Stafford’s big day: the Lincoln review of April 8, 1863–where it happened and what of the places today?

From Hennessy:

On the eve of the 150th Anniversary of this event, we repost this from a couple years back.

Regulars of the Fifth Corps pass in review on the Sthreshley farm in Stafford County, April 8, 1863.

It was the greatest gathering of American military might ever displayed before the 1865 Grand Review in Washington, D.C. On April 8, 1863, President Abraham Lincoln reviewed about two-thirds of the Army of the Potomac–as many as 70,00o men–in the Union camps in Stafford County, across the Rappahannock from Fredericksburg. This spectacle was seen by few spectators, and the tortuous logistics that left soldiers standing in wait for hours peeved more than a few. But, the display had a profound affect on the army, for armies rarely get to see themselves. This day they did, and the soldiers were impressed. A few days later an officer of the 12th Corps mused, “after such an opportunity of seeing our army as I have had this last week, I cannot help” but conclude “that the Army of the Potomac is a collection of as fine troops…as there are in te world. I believe he day will come when it will be a proud thing for anyone to say he belonged to it.”

Click to enlarge

The huge April 8 review in Stafford (one of five held during Lincoln’s visit to the army) received national coverage in the press, attracting scribblers and artists from dozens of newspapers and magazines. Hundreds of descriptions written by soldiers survive–the vast majority including either grumbling at the wait or descriptions of  a “careworn” President (Lincoln may have thought he was reviewing the army, but the army emphatically was reviewing him).  The Union 2nd Corps, 5th Corps, 3rd Corps, and 6th Corps were all reviewed that day–three of them together on the Sthreshley Farm (called “Grafton”) and the 6th Corps on the fields in front of Boscobel, the home of Henrietta Fitzhugh. What of these sites today? Where are they?  What do they look like?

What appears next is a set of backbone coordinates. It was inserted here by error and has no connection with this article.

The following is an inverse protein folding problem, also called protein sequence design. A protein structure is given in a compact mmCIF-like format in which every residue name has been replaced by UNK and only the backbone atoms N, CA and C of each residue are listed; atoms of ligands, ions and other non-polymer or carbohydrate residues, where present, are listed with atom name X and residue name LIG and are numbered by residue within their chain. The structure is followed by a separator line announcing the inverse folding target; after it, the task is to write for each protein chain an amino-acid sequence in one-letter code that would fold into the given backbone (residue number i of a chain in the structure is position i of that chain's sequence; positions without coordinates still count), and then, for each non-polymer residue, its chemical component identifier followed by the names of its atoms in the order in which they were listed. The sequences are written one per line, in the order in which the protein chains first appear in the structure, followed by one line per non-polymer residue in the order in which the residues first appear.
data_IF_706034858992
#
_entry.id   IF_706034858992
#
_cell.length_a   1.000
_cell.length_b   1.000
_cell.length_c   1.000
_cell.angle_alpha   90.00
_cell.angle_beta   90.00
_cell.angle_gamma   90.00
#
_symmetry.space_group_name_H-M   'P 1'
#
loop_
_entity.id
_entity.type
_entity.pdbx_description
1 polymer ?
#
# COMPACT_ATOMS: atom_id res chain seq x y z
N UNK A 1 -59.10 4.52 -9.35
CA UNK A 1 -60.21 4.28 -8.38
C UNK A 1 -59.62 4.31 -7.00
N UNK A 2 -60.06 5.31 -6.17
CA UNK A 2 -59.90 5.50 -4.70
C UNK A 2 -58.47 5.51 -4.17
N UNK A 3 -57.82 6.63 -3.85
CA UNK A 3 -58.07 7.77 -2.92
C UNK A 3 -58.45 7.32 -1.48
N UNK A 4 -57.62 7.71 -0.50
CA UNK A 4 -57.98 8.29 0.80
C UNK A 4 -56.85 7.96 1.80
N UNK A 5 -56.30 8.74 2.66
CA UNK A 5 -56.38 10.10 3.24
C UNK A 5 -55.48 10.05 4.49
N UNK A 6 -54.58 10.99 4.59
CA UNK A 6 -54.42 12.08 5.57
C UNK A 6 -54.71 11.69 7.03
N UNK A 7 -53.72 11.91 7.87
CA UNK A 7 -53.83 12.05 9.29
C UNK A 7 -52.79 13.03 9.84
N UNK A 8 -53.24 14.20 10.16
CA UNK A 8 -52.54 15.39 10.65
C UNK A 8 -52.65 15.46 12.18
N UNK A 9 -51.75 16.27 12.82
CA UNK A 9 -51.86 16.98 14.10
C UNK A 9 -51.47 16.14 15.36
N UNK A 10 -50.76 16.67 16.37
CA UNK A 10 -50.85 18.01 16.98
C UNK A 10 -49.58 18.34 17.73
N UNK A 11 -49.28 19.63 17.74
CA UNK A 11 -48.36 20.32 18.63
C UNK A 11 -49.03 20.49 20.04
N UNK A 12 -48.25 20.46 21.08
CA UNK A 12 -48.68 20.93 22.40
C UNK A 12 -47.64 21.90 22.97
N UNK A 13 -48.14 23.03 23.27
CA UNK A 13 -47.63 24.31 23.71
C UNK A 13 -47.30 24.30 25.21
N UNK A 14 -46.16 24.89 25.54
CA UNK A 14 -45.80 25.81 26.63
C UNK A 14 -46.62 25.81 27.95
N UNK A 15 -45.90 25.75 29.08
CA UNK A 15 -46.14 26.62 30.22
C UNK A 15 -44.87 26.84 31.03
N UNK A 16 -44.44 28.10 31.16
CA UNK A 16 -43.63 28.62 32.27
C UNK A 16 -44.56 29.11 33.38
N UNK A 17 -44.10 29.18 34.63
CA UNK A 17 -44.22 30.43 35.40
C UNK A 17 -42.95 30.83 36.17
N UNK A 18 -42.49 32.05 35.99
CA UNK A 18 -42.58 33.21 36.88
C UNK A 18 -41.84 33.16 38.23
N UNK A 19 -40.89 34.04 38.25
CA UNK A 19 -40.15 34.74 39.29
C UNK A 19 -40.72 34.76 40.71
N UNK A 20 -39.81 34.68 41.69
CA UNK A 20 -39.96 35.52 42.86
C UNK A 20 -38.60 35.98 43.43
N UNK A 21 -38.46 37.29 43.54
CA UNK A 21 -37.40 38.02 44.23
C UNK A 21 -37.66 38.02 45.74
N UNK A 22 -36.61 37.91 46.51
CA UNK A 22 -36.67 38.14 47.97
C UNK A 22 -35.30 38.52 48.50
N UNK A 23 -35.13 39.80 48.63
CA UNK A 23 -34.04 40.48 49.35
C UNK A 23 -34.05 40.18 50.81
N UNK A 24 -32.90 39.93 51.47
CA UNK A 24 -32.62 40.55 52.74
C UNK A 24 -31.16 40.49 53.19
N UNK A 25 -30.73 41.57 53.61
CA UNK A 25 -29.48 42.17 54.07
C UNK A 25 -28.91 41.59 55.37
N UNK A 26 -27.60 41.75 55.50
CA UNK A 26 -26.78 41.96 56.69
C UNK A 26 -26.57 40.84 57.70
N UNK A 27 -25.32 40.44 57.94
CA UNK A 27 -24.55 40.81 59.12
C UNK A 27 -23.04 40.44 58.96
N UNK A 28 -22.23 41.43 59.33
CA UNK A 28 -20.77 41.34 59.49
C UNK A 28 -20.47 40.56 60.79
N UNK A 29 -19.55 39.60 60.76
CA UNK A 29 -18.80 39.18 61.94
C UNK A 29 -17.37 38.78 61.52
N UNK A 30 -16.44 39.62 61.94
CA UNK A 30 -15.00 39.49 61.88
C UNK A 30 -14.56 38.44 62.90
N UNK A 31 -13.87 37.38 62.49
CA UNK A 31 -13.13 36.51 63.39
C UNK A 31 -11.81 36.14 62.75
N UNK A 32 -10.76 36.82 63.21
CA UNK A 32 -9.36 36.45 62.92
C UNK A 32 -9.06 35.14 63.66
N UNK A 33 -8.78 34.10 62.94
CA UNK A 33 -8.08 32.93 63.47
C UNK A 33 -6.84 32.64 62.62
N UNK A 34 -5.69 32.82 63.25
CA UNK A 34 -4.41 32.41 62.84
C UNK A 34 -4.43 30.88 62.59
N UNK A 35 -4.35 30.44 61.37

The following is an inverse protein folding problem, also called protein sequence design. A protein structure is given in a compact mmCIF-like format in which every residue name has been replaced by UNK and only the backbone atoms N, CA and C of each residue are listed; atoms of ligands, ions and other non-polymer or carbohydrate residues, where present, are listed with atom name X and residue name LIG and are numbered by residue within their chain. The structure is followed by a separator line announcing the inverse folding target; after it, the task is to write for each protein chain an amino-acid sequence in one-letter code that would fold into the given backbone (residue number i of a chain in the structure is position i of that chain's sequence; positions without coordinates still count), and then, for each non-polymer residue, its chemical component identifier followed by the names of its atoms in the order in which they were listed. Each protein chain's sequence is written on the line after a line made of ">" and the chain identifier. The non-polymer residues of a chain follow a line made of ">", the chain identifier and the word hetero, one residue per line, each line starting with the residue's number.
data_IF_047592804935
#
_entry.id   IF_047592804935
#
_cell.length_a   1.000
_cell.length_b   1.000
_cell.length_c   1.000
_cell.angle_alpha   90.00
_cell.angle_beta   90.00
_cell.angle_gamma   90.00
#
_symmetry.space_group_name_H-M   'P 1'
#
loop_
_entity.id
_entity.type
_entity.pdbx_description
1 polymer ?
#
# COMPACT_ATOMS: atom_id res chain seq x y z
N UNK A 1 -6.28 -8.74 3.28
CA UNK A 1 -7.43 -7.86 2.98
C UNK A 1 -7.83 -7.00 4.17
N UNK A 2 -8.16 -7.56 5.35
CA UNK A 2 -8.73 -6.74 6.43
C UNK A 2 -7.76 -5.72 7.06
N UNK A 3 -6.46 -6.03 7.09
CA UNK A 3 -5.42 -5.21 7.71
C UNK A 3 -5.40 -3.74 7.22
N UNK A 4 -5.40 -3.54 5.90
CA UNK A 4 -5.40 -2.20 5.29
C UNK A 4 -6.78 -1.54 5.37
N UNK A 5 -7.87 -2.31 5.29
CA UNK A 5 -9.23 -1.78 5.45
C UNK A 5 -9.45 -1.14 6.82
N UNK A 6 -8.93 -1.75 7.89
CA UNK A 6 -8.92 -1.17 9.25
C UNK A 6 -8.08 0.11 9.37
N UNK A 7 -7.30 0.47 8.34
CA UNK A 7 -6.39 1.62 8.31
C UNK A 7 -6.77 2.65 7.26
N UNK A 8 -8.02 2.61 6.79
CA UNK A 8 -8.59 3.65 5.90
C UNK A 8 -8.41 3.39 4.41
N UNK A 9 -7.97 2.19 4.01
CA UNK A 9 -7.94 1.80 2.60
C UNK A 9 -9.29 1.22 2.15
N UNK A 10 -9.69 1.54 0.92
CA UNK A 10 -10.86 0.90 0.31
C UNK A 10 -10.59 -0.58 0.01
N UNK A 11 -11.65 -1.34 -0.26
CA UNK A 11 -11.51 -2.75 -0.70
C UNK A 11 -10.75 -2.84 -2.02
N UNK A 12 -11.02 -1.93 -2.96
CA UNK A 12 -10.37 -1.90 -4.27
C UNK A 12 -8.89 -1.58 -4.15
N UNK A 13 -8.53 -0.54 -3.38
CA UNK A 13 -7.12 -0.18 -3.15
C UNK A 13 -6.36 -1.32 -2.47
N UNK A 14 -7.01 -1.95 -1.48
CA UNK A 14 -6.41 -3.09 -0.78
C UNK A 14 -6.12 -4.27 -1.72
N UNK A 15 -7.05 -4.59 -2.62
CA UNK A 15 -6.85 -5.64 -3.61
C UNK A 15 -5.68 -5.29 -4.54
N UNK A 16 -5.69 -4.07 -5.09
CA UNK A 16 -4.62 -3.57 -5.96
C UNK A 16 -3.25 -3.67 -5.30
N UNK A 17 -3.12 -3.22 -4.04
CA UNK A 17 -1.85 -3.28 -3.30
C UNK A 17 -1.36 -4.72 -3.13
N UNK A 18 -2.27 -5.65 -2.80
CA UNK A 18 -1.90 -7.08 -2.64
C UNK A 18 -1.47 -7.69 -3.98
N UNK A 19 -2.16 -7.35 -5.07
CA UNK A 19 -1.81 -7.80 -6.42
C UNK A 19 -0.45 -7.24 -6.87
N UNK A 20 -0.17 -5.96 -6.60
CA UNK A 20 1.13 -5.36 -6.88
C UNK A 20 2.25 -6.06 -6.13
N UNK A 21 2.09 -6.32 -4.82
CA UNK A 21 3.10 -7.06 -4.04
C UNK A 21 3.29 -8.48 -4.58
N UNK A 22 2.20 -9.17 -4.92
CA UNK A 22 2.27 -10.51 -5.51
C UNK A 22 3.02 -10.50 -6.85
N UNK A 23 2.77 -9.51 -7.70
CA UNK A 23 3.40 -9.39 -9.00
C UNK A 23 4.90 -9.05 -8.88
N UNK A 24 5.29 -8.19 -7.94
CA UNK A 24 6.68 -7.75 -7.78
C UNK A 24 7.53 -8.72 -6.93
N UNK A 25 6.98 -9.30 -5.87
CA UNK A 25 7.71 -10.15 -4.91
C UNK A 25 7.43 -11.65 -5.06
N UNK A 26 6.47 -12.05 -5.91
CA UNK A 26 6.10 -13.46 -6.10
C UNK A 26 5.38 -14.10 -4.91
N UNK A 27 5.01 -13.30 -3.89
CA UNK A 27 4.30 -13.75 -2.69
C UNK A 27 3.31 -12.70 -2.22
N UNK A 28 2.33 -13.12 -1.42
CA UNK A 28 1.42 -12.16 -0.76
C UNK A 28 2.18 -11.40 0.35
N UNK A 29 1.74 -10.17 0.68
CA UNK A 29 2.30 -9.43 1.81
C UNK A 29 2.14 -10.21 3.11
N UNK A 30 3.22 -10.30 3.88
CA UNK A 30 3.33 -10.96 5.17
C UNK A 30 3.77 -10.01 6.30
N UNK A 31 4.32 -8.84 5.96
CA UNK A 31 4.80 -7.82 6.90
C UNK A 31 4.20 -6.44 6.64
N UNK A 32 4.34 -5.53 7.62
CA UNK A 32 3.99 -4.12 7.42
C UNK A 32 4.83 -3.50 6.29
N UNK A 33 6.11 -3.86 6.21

The location of these reviews is given to us by a map generated within the Army of the Potomac that specifically documenting the review sites and the routes taken by the various corps to reach those sites. You can see a copy of the map here.  I have gone ahead and overlaid the key data onto a modern aerial from Google Earth (above). The roads and house sites are derived from our Virtual Fredericksburg project.

The camps of the Army of the Potomac, with the April 8 review site highlighted in red.

The farmhouse of James Sthreshley and his family stood at the south end of what is today Scott Drive in the midst of Grafton Village subdivision. So far as I know, no trace of the house remains. Sthreshley (whose name is more frequently misspelled and mispronounced than perhaps any in this region–it is pronounced Thrashley) was one of the more prosperous farmers in Stafford County. In 1860, he and his wife Helen owned land worth $12,000 and personal property of $30,000, including 25 slaves–sixteen of them under the age of 16. No image of his home is known to survive, but it was impressive enough to attract a procession of Union generals to use it as headquarters. Before and after the Battle of Fredericksburg, Samuel Sturgis of the Ninth Corps took up here, and he was joined by Clara Barton, who made Sthreshley her base of operations before and after her service in Fredericksburg.

On April 6, Lincoln reviewed the cavalry corps of the Army of the Potomac on the Sthreshley farm. Spectacular as that display was, it was dwarfed by the events of April 8. Today the open fields that Lincoln rode and that soldiers of the Second, Third, and Fifth Corps marched upon are a subdivision–indeed a dense, 1960s-era subdivision called Grafton Village.  If you want to take a close look, go to Google Earth; the coordinates are 38 19-24 and 77 25-38.  Here are a couple of shots of the review fields today.

Looking south on Grafton Street.

Looking north on Edwards Drive.

The review of the Union Sixth Corps and the army’s reserve artillery brigade that day took place just a short distance to the east, on the fields in front of Boscobel. Boscobel was one of Stafford’s oldest homesteads, and with the arrival of the Union army that winter it became the headquarters for corps commander Daniel Sickles. It was here on April 7 that Sickles hosted a party for the president.  During that party, Princess Salm-Salm (the American wife of a Prussion prince) led a procession of women offering Lincoln kisses–gestures that outraged the first lady.